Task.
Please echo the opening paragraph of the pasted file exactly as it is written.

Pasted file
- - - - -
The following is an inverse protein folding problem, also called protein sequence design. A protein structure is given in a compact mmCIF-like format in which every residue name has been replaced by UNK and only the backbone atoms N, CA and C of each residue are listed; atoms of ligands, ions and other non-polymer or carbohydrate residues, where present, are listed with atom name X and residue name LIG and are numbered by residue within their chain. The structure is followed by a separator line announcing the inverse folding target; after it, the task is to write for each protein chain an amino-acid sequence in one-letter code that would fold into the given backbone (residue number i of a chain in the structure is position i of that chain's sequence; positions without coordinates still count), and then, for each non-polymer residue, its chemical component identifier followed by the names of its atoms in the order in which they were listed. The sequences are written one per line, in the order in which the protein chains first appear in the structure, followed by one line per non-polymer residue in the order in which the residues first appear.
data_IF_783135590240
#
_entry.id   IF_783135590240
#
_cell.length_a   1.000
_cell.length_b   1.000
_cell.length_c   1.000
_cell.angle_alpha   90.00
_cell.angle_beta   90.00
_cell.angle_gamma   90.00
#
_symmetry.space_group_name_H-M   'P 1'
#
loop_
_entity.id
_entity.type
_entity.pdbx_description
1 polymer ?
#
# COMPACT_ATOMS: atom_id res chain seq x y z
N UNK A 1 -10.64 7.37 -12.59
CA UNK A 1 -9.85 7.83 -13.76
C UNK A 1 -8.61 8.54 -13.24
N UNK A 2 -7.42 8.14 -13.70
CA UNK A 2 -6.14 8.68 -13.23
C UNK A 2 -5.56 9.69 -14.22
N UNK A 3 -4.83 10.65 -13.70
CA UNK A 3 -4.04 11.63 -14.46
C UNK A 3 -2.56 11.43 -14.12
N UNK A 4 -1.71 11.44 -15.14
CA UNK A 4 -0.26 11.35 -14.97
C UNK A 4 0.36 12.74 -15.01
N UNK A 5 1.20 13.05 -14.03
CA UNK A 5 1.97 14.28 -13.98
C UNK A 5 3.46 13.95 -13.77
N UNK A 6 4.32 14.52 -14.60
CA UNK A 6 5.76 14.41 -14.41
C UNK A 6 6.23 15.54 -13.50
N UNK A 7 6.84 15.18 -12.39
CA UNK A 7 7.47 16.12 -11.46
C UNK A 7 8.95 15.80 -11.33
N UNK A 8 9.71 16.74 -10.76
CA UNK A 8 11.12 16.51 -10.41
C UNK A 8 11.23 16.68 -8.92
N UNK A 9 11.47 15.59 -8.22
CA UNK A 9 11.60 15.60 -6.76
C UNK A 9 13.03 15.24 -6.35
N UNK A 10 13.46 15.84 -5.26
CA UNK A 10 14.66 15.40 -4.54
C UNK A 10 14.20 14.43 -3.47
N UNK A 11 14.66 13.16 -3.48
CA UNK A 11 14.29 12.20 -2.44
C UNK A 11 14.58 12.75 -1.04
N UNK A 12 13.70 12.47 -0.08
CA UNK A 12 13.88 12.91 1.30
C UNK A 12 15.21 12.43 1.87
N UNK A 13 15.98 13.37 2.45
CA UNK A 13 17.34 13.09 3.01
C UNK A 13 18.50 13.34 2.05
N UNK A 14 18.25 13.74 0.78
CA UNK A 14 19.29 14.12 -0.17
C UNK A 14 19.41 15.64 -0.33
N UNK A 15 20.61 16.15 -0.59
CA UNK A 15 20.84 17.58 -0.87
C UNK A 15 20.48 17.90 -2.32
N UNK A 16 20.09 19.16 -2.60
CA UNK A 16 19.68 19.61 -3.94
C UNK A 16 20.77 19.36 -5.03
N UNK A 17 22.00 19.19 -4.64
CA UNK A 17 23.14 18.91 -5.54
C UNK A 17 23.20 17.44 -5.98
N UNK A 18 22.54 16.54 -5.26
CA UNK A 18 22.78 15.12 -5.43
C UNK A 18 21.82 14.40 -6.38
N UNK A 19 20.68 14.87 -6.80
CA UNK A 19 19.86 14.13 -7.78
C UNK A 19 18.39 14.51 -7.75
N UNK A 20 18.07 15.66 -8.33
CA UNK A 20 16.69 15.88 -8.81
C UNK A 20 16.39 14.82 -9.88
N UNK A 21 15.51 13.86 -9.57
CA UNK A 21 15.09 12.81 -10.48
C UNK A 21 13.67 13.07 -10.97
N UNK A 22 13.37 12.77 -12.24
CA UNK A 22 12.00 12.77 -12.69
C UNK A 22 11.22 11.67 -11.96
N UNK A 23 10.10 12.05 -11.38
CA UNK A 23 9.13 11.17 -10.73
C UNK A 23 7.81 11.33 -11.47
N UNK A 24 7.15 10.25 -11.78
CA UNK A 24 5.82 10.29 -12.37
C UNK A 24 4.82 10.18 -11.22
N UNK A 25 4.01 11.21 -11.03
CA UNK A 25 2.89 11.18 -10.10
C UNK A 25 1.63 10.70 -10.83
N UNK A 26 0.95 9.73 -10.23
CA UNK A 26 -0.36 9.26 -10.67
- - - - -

The following is an inverse protein folding problem, also called protein sequence design. A protein structure is given in a compact mmCIF-like format in which every residue name has been replaced by UNK and only the backbone atoms N, CA and C of each residue are listed; atoms of ligands, ions and other non-polymer or carbohydrate residues, where present, are listed with atom name X and residue name LIG and are numbered by residue within their chain. The structure is followed by a separator line announcing the inverse folding target; after it, the task is to write for each protein chain an amino-acid sequence in one-letter code that would fold into the given backbone (residue number i of a chain in the structure is position i of that chain's sequence; positions without coordinates still count), and then, for each non-polymer residue, its chemical component identifier followed by the names of its atoms in the order in which they were listed. The sequences are written one per line, in the order in which the protein chains first appear in the structure, followed by one line per non-polymer residue in the order in which the residues first appear.